Prevalence of pain-related diagnoses in patients with dementia: a nationwide study
Received 2 May 2018
Accepted for publication 21 June 2018
Published 3 September 2018 Volume 2018:11 Pages 1589—1598
Checked for plagiarism Yes
Review by Single anonymous peer review
Peer reviewer comments 2
Editor who approved publication: Dr Michael Schatman
Pei-Chao Lin,1,2 Chien-Hsun Li,3,4 Pi-Ling Chou,1,2 Yao-Mei Chen,1,5 Li-Chan Lin6
1School of Nursing, College of Nursing, Kaohsiung Medical University, Kaohsiung, Taiwan; 2Department of Medical Research, Kaohsiung Medical University Hospital, Kaohsiung Medical University, Kaohsiung, Taiwan; 3Department of Neurology, Kaohsiung Medical University Hospital, Kaohsiung Medical University, Kaohsiung, Taiwan; 4Department of Neurology, Kaohsiung Municipal Hsiao-Kang Hospital, Kaohsiung Medical University, Kaohsiung, Taiwan; 5International Medical Service Center, Kaohsiung Medical University Hospital, Kaohsiung, Taiwan; 6Institute of Clinical Nursing, National Yang-Ming University, Taipei, Taiwan
Purposes: To investigate the prevalence of pain-related diagnoses in patients with dementia and evaluate the association of pain-related diagnoses with demographic characteristics and dementia subtypes.
Patients and methods: In this population-based retrospective cohort study, participants were recruited from a cohort of 2 million people randomly sampled from the general population in the National Health Insurance Research Database of Taiwan from 2000 to 2013. The index year was defined as the period of 1 year from the date of the ﬁrst diagnosis of dementia.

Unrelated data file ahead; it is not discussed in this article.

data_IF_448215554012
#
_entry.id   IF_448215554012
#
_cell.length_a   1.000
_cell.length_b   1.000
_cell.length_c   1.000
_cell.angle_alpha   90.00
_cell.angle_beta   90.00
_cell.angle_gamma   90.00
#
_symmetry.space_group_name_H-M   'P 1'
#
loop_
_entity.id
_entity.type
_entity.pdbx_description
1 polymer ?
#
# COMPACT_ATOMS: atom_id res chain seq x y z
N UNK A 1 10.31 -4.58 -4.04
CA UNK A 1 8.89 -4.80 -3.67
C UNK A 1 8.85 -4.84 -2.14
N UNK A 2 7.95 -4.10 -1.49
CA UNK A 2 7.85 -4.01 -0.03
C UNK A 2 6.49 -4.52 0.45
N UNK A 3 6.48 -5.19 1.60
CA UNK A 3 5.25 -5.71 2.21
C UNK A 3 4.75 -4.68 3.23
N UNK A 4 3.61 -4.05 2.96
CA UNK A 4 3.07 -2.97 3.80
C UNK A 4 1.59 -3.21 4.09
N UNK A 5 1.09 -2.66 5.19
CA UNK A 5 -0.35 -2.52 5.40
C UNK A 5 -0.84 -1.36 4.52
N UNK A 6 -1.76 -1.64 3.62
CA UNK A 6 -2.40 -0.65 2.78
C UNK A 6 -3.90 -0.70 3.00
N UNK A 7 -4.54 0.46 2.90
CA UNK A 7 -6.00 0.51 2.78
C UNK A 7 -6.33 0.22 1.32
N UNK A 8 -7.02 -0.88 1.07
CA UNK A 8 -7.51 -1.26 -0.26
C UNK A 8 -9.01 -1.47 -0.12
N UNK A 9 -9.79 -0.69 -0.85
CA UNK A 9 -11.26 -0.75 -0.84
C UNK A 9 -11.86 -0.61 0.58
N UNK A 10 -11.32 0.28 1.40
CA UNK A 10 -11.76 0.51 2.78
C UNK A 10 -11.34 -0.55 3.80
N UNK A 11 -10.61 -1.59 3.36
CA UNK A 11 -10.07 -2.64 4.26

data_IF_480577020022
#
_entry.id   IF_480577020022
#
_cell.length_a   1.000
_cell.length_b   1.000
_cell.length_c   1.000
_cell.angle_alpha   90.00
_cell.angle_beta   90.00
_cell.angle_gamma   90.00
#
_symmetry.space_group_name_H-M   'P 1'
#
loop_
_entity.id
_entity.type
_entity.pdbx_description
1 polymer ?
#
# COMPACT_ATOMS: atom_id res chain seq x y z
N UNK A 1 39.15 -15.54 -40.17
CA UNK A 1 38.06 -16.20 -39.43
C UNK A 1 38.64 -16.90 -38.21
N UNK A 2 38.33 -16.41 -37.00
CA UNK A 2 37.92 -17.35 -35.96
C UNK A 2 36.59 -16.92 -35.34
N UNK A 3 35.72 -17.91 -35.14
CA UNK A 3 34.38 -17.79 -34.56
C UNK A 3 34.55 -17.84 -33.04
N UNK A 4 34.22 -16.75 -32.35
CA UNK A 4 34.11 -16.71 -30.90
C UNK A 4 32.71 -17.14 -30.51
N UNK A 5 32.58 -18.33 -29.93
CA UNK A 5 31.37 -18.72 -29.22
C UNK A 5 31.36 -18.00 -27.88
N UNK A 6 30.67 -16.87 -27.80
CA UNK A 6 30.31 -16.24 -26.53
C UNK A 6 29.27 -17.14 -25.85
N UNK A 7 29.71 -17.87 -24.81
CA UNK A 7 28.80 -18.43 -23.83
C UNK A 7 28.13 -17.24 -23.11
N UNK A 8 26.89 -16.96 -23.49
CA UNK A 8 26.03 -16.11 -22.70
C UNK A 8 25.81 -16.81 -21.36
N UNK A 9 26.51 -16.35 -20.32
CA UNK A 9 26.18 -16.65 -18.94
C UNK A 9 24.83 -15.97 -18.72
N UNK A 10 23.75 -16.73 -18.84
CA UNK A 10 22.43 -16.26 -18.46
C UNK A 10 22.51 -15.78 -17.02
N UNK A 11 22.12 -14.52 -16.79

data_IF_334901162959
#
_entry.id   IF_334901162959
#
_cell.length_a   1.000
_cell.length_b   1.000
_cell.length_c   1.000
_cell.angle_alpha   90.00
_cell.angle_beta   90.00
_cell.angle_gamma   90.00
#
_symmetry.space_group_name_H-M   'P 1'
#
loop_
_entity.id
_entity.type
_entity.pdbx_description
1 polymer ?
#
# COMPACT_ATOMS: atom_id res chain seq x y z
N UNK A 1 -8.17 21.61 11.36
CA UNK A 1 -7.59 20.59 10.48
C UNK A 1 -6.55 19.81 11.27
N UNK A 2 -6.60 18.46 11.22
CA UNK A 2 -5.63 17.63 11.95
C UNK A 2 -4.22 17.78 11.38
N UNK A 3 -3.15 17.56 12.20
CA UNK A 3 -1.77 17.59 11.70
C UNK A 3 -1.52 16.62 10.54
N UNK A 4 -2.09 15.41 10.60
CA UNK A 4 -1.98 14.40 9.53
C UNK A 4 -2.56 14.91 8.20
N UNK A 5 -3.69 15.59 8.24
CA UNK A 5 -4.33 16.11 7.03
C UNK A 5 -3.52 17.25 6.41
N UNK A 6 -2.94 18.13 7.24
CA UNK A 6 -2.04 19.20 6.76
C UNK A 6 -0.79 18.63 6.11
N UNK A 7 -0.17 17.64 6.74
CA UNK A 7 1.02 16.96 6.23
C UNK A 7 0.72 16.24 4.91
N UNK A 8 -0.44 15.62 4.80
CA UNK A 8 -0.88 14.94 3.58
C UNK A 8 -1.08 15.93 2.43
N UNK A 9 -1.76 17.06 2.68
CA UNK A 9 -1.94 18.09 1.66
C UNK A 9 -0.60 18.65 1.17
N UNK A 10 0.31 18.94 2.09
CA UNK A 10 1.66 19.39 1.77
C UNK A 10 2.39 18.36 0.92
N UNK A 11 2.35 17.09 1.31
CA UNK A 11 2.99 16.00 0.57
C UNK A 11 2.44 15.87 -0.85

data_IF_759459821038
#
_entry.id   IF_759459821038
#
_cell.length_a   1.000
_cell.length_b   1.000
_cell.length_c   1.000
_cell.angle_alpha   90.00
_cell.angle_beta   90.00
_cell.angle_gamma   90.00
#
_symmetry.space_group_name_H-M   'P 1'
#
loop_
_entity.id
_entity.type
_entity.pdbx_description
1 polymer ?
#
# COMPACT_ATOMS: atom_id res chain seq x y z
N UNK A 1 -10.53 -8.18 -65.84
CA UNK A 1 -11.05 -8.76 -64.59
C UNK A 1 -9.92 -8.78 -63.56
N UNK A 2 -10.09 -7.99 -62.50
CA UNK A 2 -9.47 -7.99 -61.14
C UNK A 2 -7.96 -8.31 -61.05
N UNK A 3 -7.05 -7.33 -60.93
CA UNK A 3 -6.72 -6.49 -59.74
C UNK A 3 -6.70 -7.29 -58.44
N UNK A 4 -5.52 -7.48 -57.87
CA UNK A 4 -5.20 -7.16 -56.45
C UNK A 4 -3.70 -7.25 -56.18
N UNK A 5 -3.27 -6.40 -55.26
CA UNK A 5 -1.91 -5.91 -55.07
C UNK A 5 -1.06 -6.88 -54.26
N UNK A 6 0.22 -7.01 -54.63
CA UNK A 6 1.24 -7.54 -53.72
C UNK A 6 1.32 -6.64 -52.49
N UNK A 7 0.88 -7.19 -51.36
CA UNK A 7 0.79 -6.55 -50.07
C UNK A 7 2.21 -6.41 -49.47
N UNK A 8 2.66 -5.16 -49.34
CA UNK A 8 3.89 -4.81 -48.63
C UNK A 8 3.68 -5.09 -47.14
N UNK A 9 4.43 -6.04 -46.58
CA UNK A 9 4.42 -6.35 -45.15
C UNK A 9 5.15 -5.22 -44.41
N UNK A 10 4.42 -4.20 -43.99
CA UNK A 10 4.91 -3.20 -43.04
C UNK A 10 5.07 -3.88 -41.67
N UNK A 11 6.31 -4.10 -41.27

Results: The study group comprised 28,450 patients with the dementia subtypes of vascular dementia, Alzheimer’s disease, or other dementia subtypes. The mean age of patients with dementia was 76.75 years. Of all patients with dementia, 49.07% had at least one pain-related diagnosis documented in their outpatient or inpatient claim records within the index year. The top three pain-related diagnoses were osteoarthritis (29.27%), headache (12.53%), and osteoporosis (11.43%). Musculoskeletal diagnosis was more likely in female patients with vascular dementia. Although patients with vascular dementia had a significantly lower prevalence of pain-related diagnosis, they had a significantly higher risk of 1-year mortality than patients with other dementia subtypes.
Conclusion: During the index year, 49.07% of patients with dementia had at least one pain-related diagnosis. To investigate the differences of the use of pain medication in patients with different dementia subtypes and the difference of pain-related diagnosis and treatment in patients with and without dementia, future studies are recommended.
Keywords: Alzheimer’s, dementia, diagnosis, hospital, pain, prevalence
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